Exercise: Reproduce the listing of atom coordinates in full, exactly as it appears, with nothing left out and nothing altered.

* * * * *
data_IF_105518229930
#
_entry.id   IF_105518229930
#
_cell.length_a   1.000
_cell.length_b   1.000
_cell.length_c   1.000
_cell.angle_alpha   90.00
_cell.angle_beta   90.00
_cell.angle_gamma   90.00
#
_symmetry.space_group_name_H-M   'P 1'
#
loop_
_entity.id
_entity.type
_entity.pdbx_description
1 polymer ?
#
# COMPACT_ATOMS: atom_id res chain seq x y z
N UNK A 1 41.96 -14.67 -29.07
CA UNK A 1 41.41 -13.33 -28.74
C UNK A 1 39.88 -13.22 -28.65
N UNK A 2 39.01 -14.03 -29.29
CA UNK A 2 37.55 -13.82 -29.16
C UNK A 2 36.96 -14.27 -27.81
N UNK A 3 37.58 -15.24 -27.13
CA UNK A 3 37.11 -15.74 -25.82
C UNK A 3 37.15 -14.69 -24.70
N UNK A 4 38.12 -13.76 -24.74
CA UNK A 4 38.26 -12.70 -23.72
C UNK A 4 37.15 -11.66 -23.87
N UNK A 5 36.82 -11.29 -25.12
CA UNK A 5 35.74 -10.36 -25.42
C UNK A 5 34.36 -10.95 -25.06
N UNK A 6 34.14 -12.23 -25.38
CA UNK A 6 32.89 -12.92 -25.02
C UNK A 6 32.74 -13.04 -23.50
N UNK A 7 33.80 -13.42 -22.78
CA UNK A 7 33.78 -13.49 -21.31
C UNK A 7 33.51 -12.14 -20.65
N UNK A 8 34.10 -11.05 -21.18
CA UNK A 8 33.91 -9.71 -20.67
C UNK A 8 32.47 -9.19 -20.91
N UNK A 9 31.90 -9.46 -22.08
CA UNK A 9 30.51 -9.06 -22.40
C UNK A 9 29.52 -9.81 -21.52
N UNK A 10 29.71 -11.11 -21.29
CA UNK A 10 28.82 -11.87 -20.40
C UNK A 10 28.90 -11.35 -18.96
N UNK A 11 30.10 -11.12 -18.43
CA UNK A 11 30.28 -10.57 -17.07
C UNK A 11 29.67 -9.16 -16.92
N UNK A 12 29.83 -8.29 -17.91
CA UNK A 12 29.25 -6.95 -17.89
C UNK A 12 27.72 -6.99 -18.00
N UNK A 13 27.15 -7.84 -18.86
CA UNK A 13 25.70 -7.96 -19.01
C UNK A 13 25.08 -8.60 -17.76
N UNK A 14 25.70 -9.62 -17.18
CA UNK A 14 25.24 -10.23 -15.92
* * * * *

data_IF_105518229930
#
_entry.id   IF_105518229930
#
_cell.length_a   1.000
_cell.length_b   1.000
_cell.length_c   1.000
_cell.angle_alpha   90.00
_cell.angle_beta   90.00
_cell.angle_gamma   90.00
#
_symmetry.space_group_name_H-M   'P 1'
#
loop_
_entity.id
_entity.type
_entity.pdbx_description
1 polymer ?
#
# COMPACT_ATOMS: atom_id res chain seq x y z
N UNK A 1 41.96 -14.67 -29.07
CA UNK A 1 41.41 -13.33 -28.74
C UNK A 1 39.88 -13.22 -28.65
N UNK A 2 39.01 -14.03 -29.29
CA UNK A 2 37.55 -13.82 -29.16
C UNK A 2 36.96 -14.27 -27.81
N UNK A 3 37.58 -15.24 -27.13
CA UNK A 3 37.11 -15.74 -25.82
C UNK A 3 37.15 -14.69 -24.70
N UNK A 4 38.12 -13.76 -24.74
CA UNK A 4 38.26 -12.70 -23.72
C UNK A 4 37.15 -11.66 -23.87
N UNK A 5 36.82 -11.29 -25.12
CA UNK A 5 35.74 -10.36 -25.42
C UNK A 5 34.36 -10.95 -25.06
N UNK A 6 34.14 -12.23 -25.38
CA UNK A 6 32.89 -12.92 -25.02
C UNK A 6 32.74 -13.04 -23.50
N UNK A 7 33.80 -13.42 -22.78
CA UNK A 7 33.78 -13.49 -21.31
C UNK A 7 33.51 -12.14 -20.65
N UNK A 8 34.10 -11.05 -21.18
CA UNK A 8 33.91 -9.71 -20.67
C UNK A 8 32.47 -9.19 -20.91
N UNK A 9 31.90 -9.46 -22.08
CA UNK A 9 30.51 -9.06 -22.40
C UNK A 9 29.52 -9.81 -21.52
N UNK A 10 29.71 -11.11 -21.29
CA UNK A 10 28.82 -11.87 -20.40
C UNK A 10 28.90 -11.35 -18.96
N UNK A 11 30.10 -11.12 -18.43
CA UNK A 11 30.28 -10.57 -17.07
C UNK A 11 29.67 -9.16 -16.92
N UNK A 12 29.83 -8.29 -17.91
CA UNK A 12 29.25 -6.95 -17.89
C UNK A 12 27.72 -6.99 -18.00
N UNK A 13 27.15 -7.84 -18.86
CA UNK A 13 25.70 -7.96 -19.01
C UNK A 13 25.08 -8.60 -17.76
N UNK A 14 25.70 -9.62 -17.18
CA UNK A 14 25.24 -10.23 -15.92